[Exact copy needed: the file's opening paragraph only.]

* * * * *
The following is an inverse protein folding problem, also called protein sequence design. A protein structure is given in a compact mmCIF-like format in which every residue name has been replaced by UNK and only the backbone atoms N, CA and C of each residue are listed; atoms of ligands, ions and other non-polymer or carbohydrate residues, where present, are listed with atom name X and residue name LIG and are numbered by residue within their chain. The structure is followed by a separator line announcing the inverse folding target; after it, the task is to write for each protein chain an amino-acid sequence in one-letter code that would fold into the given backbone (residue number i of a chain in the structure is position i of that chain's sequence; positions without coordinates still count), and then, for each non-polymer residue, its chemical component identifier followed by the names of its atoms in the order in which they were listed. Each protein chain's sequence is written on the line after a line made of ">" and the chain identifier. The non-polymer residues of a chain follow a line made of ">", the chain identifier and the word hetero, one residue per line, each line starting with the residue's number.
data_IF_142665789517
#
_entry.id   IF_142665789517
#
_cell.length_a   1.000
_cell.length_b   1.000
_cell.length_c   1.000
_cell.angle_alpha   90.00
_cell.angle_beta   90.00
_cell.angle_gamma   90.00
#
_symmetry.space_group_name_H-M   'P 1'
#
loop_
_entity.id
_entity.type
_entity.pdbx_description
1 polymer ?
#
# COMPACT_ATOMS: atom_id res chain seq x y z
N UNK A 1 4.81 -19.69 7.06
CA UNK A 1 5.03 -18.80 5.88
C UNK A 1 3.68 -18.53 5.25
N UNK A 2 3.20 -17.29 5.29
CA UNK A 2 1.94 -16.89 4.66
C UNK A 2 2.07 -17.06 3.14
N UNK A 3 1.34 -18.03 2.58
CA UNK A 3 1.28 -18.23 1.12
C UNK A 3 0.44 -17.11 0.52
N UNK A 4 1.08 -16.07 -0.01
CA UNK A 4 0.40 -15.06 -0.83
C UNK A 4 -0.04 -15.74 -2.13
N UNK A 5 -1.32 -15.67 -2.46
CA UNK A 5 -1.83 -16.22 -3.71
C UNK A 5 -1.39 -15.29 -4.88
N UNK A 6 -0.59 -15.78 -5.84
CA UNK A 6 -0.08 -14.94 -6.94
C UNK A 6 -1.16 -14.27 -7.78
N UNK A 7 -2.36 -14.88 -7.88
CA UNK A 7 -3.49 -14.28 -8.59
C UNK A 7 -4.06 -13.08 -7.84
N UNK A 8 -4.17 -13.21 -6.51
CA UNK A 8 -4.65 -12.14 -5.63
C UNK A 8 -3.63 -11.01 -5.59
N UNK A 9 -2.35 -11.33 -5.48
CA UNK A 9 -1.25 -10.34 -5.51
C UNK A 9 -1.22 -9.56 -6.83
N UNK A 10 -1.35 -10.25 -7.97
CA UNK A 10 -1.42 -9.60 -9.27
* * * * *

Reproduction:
The following is an inverse protein folding problem, also called protein sequence design. A protein structure is given in a compact mmCIF-like format in which every residue name has been replaced by UNK and only the backbone atoms N, CA and C of each residue are listed; atoms of ligands, ions and other non-polymer or carbohydrate residues, where present, are listed with atom name X and residue name LIG and are numbered by residue within their chain. The structure is followed by a separator line announcing the inverse folding target; after it, the task is to write for each protein chain an amino-acid sequence in one-letter code that would fold into the given backbone (residue number i of a chain in the structure is position i of that chain's sequence; positions without coordinates still count), and then, for each non-polymer residue, its chemical component identifier followed by the names of its atoms in the order in which they were listed. Each protein chain's sequence is written on the line after a line made of ">" and the chain identifier. The non-polymer residues of a chain follow a line made of ">", the chain identifier and the word hetero, one residue per line, each line starting with the residue's number.